PNS Daily Newscast - December 14, 2017 

GOP leaders reach an agreement on their tax bill, we have a report on the likely squeeze on state and local revenues; also on our nationwide rundown; should ex-felons have the right to vote or own guns? And we will clue you in on the most dangerous place to drive this holiday season.

Daily Newscasts

Death-Penalty Opponents Criticize Arkansas Execution Plans

Groups that oppose the death penalty are critical of Arkansas' plan to execute eight prisoners in 11 days in April. (Wikimedia)
Groups that oppose the death penalty are critical of Arkansas' plan to execute eight prisoners in 11 days in April. (Wikimedia)
March 24, 2017

LITTLE ROCK, Ark. - Despite a decline in states' use of the death penalty in recent years, Arkansas officials are planning an unprecedented string of executions in April.

Gov. Asa Hutchinson has scheduled the deaths of eight inmates in 11 days - all convicted of murder - after Arkansas Attorney General Leslie Rutledge said they had exhausted all appeals.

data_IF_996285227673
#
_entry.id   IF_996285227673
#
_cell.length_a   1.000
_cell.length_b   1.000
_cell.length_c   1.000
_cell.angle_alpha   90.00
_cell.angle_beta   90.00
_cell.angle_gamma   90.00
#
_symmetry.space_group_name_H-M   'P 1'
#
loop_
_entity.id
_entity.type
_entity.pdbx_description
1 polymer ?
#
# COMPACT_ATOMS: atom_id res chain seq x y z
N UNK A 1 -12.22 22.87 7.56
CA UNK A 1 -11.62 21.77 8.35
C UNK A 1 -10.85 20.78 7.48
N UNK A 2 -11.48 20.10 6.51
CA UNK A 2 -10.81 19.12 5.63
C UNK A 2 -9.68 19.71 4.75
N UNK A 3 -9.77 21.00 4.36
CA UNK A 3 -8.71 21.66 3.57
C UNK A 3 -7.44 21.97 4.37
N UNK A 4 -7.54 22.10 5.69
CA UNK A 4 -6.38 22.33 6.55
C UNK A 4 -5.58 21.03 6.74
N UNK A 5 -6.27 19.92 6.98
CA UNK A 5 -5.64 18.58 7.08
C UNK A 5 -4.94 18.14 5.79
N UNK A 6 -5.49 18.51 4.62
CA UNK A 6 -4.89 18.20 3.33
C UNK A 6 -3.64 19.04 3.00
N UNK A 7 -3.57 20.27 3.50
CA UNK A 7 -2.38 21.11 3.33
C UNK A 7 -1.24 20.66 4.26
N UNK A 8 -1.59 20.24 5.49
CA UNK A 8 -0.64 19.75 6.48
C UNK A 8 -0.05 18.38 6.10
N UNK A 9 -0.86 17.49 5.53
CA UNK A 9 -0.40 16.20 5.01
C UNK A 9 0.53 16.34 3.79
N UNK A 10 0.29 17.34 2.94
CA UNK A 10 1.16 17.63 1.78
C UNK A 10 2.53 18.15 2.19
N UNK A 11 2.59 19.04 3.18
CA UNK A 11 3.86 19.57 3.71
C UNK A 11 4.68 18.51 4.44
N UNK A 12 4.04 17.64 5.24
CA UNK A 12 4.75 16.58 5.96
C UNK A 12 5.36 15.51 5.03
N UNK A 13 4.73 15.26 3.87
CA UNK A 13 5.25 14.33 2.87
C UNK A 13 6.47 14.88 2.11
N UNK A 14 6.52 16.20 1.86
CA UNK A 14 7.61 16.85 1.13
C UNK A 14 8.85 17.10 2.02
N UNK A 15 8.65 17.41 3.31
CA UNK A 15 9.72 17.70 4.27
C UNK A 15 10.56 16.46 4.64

Robert Dunham, executive director of the Death Penalty Information Center, said no state ever has executed that many people in such a short time. He said Arkansas is trying to get the executions done before part of its supply of lethal drugs expires.

"That is an elective choice that the governor and the attorney general have made," he said, "in order to carry out as many executions as they can with the supply of midazolam they have on hand."

Several anti-death penalty groups have condemned the plan, including the Arkansas Coalition to Abolish the Death Penalty, which calls it "grotesque." Capital punishment has been suspended in Arkansas since 2005, but the governor said victims' families "should not have to wait any longer to get justice."

Midazolam is a sedative, one of three drugs used in a lethal injection. The other two inflict paralysis and stop the heart. Prison officials have said their supply of midazolam expires in April and they are unable to obtain more.

Dunham said the drug has been blamed for botched executions in other states, when people woke up during the process.

"What happens is, you are sedated," he said, "but with a sedative that can put you to sleep but allow you to be jolted back into consciousness when a painful drug is administered."

He said performing that many executions in a short time period also could produce unintended consequences.

"The other risk is the psychological risk to the prison personnel, in participating in so many executions over such a short period of time," he said. "The national organization recommends there be at least a week between executions."

Dunham said the Death Penalty Information Center does not take a position for or against the death penalty, but does oppose the way it currently is being administered.

Mark Richardson, Public News Service - AR